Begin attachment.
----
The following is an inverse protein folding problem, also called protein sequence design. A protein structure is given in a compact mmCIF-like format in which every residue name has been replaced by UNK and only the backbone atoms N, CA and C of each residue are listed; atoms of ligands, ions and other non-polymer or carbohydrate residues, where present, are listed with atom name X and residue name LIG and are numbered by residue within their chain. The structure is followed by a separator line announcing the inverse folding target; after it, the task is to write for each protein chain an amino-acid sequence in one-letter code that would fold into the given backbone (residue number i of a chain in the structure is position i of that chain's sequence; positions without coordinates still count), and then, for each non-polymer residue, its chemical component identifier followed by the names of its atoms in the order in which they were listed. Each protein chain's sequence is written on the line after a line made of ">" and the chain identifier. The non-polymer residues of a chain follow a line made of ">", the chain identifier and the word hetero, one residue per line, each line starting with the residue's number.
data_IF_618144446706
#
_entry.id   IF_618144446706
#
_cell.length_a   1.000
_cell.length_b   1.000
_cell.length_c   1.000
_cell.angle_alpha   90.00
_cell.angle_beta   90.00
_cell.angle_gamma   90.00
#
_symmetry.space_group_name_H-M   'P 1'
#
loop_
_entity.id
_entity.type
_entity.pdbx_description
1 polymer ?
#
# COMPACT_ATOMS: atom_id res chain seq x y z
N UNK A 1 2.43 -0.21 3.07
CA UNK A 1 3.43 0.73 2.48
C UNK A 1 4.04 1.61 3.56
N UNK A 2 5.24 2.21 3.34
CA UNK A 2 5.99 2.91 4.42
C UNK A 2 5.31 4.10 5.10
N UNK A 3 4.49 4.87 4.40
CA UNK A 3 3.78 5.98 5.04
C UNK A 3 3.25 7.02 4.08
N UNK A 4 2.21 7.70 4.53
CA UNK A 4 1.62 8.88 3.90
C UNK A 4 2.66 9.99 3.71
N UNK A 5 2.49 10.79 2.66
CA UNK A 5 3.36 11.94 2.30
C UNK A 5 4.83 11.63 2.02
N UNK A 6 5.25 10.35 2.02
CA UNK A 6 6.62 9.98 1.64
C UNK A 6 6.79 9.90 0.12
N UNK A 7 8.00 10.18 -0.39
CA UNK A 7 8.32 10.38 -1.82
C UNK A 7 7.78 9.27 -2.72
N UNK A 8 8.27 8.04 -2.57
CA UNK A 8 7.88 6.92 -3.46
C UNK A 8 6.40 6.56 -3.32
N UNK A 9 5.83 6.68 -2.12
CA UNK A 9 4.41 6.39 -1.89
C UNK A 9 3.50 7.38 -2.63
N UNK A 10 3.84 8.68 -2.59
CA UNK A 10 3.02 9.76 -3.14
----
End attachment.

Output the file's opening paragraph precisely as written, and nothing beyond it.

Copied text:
The following is an inverse protein folding problem, also called protein sequence design. A protein structure is given in a compact mmCIF-like format in which every residue name has been replaced by UNK and only the backbone atoms N, CA and C of each residue are listed; atoms of ligands, ions and other non-polymer or carbohydrate residues, where present, are listed with atom name X and residue name LIG and are numbered by residue within their chain. The structure is followed by a separator line announcing the inverse folding target; after it, the task is to write for each protein chain an amino-acid sequence in one-letter code that would fold into the given backbone (residue number i of a chain in the structure is position i of that chain's sequence; positions without coordinates still count), and then, for each non-polymer residue, its chemical component identifier followed by the names of its atoms in the order in which they were listed. Each protein chain's sequence is written on the line after a line made of ">" and the chain identifier. The non-polymer residues of a chain follow a line made of ">", the chain identifier and the word hetero, one residue per line, each line starting with the residue's number.